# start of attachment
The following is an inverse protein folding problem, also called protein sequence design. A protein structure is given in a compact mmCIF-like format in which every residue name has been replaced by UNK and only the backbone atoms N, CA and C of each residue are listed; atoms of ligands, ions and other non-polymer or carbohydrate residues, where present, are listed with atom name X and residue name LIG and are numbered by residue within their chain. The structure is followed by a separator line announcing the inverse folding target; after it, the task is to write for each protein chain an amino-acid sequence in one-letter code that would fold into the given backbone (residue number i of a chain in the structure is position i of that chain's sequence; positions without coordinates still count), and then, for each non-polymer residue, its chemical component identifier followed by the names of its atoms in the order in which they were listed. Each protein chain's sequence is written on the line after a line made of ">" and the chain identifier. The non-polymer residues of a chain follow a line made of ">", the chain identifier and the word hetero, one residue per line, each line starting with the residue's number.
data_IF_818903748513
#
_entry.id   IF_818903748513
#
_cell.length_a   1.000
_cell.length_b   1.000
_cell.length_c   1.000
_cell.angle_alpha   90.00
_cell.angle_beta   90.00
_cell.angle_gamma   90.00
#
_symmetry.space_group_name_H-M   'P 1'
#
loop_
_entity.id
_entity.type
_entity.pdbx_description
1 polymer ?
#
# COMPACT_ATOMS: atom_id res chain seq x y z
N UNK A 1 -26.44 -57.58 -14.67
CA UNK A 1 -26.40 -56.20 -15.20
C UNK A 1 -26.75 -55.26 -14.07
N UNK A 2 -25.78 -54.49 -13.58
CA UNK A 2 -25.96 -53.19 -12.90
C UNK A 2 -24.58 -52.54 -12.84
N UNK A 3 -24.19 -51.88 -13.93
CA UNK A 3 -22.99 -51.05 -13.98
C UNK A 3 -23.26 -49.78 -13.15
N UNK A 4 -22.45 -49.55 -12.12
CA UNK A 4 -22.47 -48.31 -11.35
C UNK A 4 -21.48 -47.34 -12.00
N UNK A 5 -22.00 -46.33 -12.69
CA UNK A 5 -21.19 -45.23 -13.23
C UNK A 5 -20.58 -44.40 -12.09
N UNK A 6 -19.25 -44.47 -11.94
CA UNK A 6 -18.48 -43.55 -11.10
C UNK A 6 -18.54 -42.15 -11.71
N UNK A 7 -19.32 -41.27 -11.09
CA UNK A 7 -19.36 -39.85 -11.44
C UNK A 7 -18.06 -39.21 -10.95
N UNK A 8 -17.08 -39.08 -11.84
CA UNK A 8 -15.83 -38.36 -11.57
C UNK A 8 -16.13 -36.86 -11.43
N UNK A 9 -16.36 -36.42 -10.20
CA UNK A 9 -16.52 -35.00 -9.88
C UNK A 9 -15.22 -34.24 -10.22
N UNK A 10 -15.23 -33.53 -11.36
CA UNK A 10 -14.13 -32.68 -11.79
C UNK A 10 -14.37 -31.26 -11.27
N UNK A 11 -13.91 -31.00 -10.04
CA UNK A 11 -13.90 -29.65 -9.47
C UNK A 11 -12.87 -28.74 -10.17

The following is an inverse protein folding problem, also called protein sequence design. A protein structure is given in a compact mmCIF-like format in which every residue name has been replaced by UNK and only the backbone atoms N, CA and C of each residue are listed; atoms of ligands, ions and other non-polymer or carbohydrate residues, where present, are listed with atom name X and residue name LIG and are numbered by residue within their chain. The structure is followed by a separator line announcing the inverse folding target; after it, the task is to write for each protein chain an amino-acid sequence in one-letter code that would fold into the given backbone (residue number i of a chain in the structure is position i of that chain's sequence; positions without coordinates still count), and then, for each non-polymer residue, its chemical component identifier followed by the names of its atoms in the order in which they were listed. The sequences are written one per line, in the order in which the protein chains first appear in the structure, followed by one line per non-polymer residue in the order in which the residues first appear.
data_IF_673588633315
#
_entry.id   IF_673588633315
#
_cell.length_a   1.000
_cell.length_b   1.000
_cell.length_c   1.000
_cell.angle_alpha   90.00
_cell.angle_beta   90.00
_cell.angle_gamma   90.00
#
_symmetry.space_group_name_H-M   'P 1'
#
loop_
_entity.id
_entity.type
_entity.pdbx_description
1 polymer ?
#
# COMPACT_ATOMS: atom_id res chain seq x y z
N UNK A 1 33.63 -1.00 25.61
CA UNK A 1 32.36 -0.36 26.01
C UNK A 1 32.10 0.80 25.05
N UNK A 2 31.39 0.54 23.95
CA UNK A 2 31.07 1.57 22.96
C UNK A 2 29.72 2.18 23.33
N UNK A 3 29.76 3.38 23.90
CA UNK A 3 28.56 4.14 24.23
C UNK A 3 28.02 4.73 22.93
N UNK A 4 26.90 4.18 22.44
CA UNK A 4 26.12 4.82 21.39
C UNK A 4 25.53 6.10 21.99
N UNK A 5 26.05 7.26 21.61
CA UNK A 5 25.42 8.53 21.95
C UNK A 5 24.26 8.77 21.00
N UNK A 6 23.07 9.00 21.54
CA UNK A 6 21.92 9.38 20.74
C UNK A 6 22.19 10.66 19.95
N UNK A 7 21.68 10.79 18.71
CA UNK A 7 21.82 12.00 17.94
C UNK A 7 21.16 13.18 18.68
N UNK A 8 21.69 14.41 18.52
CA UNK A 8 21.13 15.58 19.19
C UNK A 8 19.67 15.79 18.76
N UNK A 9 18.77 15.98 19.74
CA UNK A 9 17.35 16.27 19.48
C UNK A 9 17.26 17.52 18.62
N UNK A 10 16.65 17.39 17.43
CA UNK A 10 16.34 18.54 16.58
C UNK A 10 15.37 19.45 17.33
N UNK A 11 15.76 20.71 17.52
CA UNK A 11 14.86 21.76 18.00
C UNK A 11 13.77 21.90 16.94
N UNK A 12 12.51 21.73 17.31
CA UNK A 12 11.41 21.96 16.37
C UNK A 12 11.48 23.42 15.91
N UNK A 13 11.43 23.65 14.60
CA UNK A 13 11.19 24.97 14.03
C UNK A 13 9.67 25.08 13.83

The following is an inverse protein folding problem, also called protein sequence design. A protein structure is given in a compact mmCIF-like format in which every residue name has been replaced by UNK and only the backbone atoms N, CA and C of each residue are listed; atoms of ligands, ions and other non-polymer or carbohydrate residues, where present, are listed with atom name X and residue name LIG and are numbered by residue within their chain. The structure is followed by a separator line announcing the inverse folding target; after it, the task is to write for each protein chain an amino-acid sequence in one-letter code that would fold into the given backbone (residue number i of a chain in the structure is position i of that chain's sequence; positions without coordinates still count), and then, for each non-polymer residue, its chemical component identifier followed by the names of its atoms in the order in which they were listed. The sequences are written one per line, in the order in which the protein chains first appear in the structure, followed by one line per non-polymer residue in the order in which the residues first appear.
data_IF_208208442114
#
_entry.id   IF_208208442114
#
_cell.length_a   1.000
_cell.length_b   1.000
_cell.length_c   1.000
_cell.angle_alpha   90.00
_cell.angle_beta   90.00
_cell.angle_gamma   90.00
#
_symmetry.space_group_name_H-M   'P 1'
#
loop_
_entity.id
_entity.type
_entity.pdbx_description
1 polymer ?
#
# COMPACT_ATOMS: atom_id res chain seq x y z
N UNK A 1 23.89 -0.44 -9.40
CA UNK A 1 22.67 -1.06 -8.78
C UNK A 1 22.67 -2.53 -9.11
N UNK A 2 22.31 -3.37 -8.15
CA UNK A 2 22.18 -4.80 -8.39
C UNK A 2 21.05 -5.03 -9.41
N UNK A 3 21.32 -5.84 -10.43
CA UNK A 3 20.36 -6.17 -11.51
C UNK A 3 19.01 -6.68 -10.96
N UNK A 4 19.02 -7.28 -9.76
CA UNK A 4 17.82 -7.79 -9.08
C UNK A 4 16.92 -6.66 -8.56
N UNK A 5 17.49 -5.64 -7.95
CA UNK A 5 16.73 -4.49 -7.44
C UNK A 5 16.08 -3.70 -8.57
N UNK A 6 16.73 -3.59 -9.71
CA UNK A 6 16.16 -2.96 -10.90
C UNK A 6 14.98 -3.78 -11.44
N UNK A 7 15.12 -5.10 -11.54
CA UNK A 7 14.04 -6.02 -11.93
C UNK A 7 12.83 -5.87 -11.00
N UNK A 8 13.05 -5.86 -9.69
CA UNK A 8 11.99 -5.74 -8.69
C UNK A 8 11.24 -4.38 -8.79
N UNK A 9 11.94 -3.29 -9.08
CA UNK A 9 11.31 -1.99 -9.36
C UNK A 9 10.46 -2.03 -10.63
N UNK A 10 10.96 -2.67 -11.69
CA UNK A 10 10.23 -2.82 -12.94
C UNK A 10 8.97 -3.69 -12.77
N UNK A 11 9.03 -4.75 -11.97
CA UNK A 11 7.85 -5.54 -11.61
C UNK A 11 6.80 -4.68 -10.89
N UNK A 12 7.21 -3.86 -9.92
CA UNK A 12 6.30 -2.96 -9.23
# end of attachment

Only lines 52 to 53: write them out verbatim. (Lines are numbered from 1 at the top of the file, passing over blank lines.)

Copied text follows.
N UNK A 11 -13.91 -31.00 -10.04
CA UNK A 11 -13.90 -29.65 -9.47